Bitcoin had significant growth in 2013-14. Then it slowed a little. However, in 2017, the Bitcoin market soared up, up, and up some more. It went a lot further this time.

Bitcoin hit a price of $20,000 in December 2017. As a result, anyone with 50 Bitcoins or more became a millionaire. 50 Bitcoins would have cost you $10,000 in January 2015. That’s a $990,000 profit! Isn’t that crazy?

Well since 2017, Bitcoin has recorded new milestones on higher price level—as high is $52,000.

What exactly is it?

It is a form of digital cash that can be transferred to others. This could be a present, a service, or a product. Basically, it’s similar to the money we keep in our bank accounts (USD, EUR, etc.). But it’s not physical; it’s digital.

However, that isn’t the only thing that distinguishes it. It’s also decentralized, which means it doesn’t rely on a bank or a third party to handle it, as I stated in my description of a cryptocurrency earlier.

Each transaction in Bitcoin takes place directly between users – this is known as a peer-to-peer network. All of this is made possible via the blockchain. Bitcoin literally pioneered the use of blockchain technology to enable users to transmit and receive Bitcoin without the involvement of a third party.

You do not need to identify yourself because you do not require a third party. You can make payments without exposing your identity.

What is the Process?

When someone sends Bitcoin, the transaction is validated and recorded on the blockchain network (the shared database). Everyone can see the information on the blockchain, but only the owner of each Bitcoin can decode it. Each Bitcoin owner is given a ‘private key,’ and this private key is used to decrypt their Bitcoin.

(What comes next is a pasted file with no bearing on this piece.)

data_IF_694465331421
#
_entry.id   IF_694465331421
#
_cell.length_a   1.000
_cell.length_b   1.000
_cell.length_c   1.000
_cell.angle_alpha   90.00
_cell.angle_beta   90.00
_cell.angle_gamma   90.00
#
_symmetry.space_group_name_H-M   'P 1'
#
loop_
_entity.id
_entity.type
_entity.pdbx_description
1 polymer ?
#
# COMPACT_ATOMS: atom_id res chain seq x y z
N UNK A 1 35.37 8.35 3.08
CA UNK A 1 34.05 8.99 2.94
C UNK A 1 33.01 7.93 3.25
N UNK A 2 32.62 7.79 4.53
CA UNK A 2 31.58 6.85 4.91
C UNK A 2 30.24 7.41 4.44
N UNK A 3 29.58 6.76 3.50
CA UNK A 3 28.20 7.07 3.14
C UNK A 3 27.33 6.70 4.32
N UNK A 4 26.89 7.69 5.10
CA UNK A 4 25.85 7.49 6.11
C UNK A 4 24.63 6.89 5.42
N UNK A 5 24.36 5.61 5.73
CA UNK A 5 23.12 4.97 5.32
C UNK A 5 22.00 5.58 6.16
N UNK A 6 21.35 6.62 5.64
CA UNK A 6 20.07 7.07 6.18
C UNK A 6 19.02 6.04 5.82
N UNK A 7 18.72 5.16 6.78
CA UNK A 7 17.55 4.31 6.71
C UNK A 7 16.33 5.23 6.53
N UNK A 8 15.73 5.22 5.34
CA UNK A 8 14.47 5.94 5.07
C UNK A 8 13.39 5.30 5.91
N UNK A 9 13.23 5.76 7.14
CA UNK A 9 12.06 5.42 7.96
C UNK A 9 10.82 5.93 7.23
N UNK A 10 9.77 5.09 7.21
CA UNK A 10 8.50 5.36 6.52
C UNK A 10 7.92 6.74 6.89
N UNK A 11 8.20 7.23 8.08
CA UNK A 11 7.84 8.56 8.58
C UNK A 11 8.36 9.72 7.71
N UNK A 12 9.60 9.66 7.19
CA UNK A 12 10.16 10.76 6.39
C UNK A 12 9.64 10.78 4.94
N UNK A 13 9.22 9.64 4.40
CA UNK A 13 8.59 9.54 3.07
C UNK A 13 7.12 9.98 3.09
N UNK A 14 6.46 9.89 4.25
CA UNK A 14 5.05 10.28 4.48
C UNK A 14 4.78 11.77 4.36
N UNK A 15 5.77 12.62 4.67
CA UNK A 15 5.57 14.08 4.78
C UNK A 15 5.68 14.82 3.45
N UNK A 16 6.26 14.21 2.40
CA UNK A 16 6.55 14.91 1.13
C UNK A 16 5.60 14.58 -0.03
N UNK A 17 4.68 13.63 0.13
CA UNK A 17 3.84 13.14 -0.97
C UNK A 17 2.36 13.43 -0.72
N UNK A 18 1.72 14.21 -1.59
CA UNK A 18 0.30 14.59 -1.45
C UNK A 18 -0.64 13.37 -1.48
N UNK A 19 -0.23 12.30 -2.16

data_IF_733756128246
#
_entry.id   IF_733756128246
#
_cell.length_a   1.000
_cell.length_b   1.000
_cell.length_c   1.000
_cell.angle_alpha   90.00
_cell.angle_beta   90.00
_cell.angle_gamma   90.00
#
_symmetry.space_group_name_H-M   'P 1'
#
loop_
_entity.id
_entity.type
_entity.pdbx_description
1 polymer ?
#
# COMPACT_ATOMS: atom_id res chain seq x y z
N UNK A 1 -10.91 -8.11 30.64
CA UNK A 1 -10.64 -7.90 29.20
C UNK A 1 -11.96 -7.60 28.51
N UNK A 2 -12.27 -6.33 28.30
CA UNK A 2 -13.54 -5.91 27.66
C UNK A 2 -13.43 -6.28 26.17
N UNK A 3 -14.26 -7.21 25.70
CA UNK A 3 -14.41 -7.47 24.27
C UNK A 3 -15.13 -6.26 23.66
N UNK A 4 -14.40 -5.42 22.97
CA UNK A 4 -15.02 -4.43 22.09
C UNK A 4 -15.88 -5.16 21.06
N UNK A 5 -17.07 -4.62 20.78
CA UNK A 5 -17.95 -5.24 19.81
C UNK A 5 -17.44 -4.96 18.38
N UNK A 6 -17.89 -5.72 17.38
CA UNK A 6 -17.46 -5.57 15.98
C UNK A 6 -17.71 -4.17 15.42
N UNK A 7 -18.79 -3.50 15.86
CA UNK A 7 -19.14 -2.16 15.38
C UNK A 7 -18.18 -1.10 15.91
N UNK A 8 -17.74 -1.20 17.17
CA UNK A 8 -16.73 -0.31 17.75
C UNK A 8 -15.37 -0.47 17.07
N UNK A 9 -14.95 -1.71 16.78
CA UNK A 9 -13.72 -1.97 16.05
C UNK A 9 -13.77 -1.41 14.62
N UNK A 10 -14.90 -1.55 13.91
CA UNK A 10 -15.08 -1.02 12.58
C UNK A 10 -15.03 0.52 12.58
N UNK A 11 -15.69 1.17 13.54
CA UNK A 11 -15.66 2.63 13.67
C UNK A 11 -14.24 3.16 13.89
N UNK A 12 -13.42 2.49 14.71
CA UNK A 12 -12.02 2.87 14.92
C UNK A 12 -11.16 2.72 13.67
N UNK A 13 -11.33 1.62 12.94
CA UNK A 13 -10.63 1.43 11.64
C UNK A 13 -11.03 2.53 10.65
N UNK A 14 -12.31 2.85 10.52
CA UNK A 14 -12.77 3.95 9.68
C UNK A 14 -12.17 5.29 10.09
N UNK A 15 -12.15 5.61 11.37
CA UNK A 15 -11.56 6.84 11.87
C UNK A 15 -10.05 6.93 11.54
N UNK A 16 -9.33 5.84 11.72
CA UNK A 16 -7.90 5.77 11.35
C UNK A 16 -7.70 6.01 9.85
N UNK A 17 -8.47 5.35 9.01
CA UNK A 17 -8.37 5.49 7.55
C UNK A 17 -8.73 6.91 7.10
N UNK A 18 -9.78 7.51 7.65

But who verifies/processes the transactions if the banks don’t?

Remember how I said that blockchains are run by a variety of individuals and companies rather than by a single company or person? People and businesses who run the blockchain, on the other hand, do it using computer power. They run special pieces of software on systems that process blockchain transactions.

Understanding Bitcoin

Running these systems consume a significant amount of electricity. So, how then do the people and businesses that run the nodes pay their electrical bills? Welcome to the world of mining.

The nodes are compensated for verifying transactions with new Bitcoin. This is the process by which new Bitcoins are created. It’s similar to gold mining, where miners are paid with gold. The miners in Bitcoin mining are the nodes; they mine for new Bitcoin.

When a new block of transactions is added to the blockchain, miners/nodes use a method known as PoW to verify the block (Proof-of-Work). The first miner to verify the block in PoW is rewarded with fresh coins.

Other algorithms are employed in other blockchains, but we’ll get to that in a moment.

#2. Altcoins

There are currently over a thousand altcoins in existence! Don’t be alarmed by that figure; the vast majority of altcoins are simply modified versions of Bitcoin. That is how the term “altcoins” came about.

It’s crucial to note, however, that not all altcoins are simply different versions of Bitcoin. There are several of them that are diametrically opposed to Bitcoin and serve entirely different purposes.

Some cryptocurrencies utilize algorithms that are not the same as those used by Bitcoin. Factom, for example, is an altcoin that employs PoS (Proof-of-Stake). There are no miners in PoS. Stakeholders, on the other hand, exist.